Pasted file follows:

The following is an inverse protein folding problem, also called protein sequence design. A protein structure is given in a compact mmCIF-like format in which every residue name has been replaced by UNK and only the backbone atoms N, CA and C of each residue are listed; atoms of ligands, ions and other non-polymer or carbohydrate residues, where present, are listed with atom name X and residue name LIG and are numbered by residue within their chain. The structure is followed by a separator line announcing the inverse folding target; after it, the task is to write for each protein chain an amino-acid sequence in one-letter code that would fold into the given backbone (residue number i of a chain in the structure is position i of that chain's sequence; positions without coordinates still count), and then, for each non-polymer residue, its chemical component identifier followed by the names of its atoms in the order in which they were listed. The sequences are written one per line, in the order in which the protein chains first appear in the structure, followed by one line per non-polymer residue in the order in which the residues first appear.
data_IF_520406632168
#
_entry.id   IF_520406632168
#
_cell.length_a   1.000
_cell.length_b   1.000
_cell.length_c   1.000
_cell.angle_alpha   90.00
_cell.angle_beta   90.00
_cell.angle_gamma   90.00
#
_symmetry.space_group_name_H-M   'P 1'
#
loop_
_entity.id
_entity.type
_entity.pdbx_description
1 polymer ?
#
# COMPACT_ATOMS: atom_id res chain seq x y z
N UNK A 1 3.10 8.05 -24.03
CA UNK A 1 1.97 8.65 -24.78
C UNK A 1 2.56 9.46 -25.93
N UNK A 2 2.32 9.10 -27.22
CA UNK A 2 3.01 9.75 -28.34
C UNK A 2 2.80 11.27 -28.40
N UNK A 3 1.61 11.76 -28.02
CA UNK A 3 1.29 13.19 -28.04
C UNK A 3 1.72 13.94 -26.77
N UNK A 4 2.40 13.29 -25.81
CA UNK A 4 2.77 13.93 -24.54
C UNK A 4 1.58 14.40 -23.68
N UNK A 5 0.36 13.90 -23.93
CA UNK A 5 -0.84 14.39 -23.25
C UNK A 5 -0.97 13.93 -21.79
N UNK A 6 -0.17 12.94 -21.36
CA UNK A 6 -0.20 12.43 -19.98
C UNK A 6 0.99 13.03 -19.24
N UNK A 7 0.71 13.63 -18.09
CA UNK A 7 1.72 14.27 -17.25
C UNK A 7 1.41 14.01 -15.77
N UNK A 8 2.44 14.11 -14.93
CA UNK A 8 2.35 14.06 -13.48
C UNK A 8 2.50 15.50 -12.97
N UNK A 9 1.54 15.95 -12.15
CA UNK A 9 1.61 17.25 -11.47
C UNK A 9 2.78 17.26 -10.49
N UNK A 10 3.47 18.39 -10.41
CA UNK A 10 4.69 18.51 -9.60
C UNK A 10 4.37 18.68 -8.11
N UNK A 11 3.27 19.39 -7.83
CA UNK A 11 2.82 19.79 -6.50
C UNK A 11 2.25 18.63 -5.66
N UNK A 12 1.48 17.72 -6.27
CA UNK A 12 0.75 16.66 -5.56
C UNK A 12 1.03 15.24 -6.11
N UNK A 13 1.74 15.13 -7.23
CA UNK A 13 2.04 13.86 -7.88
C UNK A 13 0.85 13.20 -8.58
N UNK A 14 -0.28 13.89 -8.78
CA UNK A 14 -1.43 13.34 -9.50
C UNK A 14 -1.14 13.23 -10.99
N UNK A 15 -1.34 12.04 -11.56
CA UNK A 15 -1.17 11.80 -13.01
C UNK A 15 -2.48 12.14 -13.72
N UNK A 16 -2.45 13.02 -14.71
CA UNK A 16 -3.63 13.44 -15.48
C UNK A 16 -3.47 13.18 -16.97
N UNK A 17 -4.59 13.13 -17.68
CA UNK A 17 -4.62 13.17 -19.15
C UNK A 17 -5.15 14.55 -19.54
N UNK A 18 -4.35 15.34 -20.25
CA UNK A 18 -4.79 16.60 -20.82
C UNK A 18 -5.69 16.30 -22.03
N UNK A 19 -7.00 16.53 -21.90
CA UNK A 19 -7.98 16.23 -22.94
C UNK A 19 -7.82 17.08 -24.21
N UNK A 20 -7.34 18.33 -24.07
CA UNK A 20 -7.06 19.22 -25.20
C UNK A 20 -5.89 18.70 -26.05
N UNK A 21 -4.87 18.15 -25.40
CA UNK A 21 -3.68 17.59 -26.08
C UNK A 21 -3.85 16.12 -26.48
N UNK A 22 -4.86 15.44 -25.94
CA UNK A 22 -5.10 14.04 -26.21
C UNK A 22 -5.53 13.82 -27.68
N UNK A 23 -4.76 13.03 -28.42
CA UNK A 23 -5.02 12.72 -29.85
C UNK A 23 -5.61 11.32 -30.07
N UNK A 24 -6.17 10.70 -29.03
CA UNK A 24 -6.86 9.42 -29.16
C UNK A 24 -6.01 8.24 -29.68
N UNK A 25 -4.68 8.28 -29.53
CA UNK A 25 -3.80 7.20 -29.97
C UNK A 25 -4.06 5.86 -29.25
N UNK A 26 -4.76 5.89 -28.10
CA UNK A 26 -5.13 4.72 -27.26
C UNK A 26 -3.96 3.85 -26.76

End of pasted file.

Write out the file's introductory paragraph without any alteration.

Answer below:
The following is an inverse protein folding problem, also called protein sequence design. A protein structure is given in a compact mmCIF-like format in which every residue name has been replaced by UNK and only the backbone atoms N, CA and C of each residue are listed; atoms of ligands, ions and other non-polymer or carbohydrate residues, where present, are listed with atom name X and residue name LIG and are numbered by residue within their chain. The structure is followed by a separator line announcing the inverse folding target; after it, the task is to write for each protein chain an amino-acid sequence in one-letter code that would fold into the given backbone (residue number i of a chain in the structure is position i of that chain's sequence; positions without coordinates still count), and then, for each non-polymer residue, its chemical component identifier followed by the names of its atoms in the order in which they were listed. The sequences are written one per line, in the order in which the protein chains first appear in the structure, followed by one line per non-polymer residue in the order in which the residues first appear.